Central panel flags gaps in PM’s crop insurance scheme
Fewer bids by insurance companies in rain-fed areas leading to higher premiums, a report by the committee on doubling farmers’ incomes said
New Delhi: High crop insurance claims despite normal rains in the past two years show the extent of production risks faced by farmers and the government should focus on covering more farmers in rain-fed areas, a government appointed panel has said in its report.
Claims under the Prime Minister’s crop insurance scheme was 75% of the premium collected in 2016-17, while for the rain-fed kharif season last year (2017-18) the claims ratio is likely to be upwards of 90%, the report Risk Management in Agriculture by the centre’s committee on doubling farmers’ income said.
The report, which is the 10th in a series of 15 volumes, was released on 27 April.
The committee praised the flagship central scheme Pradhan Mantri Fasal Bima Yojana (PMFBY) for bringing in more crop area under insurance coverage and providing low premium rates for farmers, but it also flagged several gaps.
The coverage of farmers under the scheme who do not avail crop loans (non-loanee farmers) has been low, the report said. It added that “the number of bidders in the drought-prone rain-fed areas have been relatively less resulting in (actuarial) premium rates as high as 25%.”
Fewer insurance companies bidding in rain-fed areas also imply that they may be cherry-picking low risk areas leaving out high-risk districts where farmers are more vulnerable. Under the scheme, farmers pay between 1.5-2% of sum insured as premium while the rest is equally shared by the centre and state governments.
“If premium rates are high in normal monsoon years we can imagine what will happen in years when monsoon is deficient… the government should make it mandatory to invite bids before the monsoon forecast is out,” said Siraj Hussain, a former agriculture secretary and currently a fellow at Delhi’s Indian Council for Research in International Economic Relations.
Data on PMFBY shows that after a rise in area coverage from 52.4 million hectares in 2015-16 to 57.1 million hectares in 2016-17—the year when the scheme was launched by Prime Minister Narendra Modi—coverage in 2017-18 fell to 47.5 million hectares, which translates to a 17% drop in coverage year on year.
However, gross premium collected by insurance companies in 2017-18 is estimated at Rs24,352 crore, a 9.8% rise from the Rs22,180 crore the year before, the government told the Rajya Sabha on 9 March.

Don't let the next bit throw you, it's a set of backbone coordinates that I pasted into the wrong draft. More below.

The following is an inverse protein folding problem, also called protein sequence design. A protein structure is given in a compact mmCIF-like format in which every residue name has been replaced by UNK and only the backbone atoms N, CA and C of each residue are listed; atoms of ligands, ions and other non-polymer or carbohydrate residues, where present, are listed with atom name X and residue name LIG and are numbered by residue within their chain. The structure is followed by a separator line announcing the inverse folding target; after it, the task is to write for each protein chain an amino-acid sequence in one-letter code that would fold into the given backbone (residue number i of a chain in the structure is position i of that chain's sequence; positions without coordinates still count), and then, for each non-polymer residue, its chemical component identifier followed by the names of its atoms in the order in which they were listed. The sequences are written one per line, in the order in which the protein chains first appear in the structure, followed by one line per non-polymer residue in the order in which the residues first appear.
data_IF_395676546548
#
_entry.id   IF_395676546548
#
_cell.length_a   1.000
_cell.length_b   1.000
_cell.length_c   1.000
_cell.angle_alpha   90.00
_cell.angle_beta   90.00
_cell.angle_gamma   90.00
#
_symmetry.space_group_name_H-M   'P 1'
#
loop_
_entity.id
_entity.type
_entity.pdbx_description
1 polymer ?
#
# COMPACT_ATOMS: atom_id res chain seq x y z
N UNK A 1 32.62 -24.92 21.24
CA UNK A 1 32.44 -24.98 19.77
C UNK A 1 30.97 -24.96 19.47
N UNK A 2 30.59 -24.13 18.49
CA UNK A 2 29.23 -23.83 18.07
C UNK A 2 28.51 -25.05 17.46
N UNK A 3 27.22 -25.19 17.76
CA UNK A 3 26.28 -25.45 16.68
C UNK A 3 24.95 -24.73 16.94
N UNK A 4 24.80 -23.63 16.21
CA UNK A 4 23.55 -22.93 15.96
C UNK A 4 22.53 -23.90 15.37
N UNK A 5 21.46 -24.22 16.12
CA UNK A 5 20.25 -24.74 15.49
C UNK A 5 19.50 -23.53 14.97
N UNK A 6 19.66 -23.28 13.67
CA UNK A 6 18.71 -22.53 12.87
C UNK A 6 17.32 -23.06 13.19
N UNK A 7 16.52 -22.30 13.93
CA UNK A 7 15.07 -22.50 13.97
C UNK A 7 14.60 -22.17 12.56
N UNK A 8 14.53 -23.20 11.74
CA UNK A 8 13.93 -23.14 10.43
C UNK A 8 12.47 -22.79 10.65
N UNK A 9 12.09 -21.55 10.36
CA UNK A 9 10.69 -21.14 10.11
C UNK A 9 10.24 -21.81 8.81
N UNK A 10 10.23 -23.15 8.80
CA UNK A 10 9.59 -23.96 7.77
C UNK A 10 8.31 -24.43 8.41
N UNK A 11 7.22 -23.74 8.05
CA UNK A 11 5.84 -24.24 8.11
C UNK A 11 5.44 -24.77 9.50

Delayed settlement of claims could be one reason why farmers are losing interest.
“One of the major complaints of the majority of the farmers has been about delay in or non-payment of claims… it only demonstrates the need for a robust process backed by technology that will assure the farmers that their genuine claims are being settled in time. Any deviation in this regard will prove to be discouraging and affect the volumes in the long run,” the committee’s report said.
The committee also suggested that the government play a greater role in pricing of crop insurance “instead of letting the matter be decided by the insurance or reinsurance industry.”
“The price discovery should happen for longer duration, so that driven by higher volumes, price quotes can be expected to be lower,” the report said.
Data from the 2017 kharif crop season shows that in some areas such as Umariya district of Madhya Pradesh insurance companies charged an actuarial premium of Rs9,800, or a staggering 40% as premium, for a coverage of Rs24,500 per hectare of pigeon peas sown.
The committee in its report also said that state governments are not releasing their share of premium subsidy on time, which is affecting claim settlement by insurers. For faster claim settlement, it suggested use of technology like high resolution satellite images to assess crop loss and the digitization of land records.
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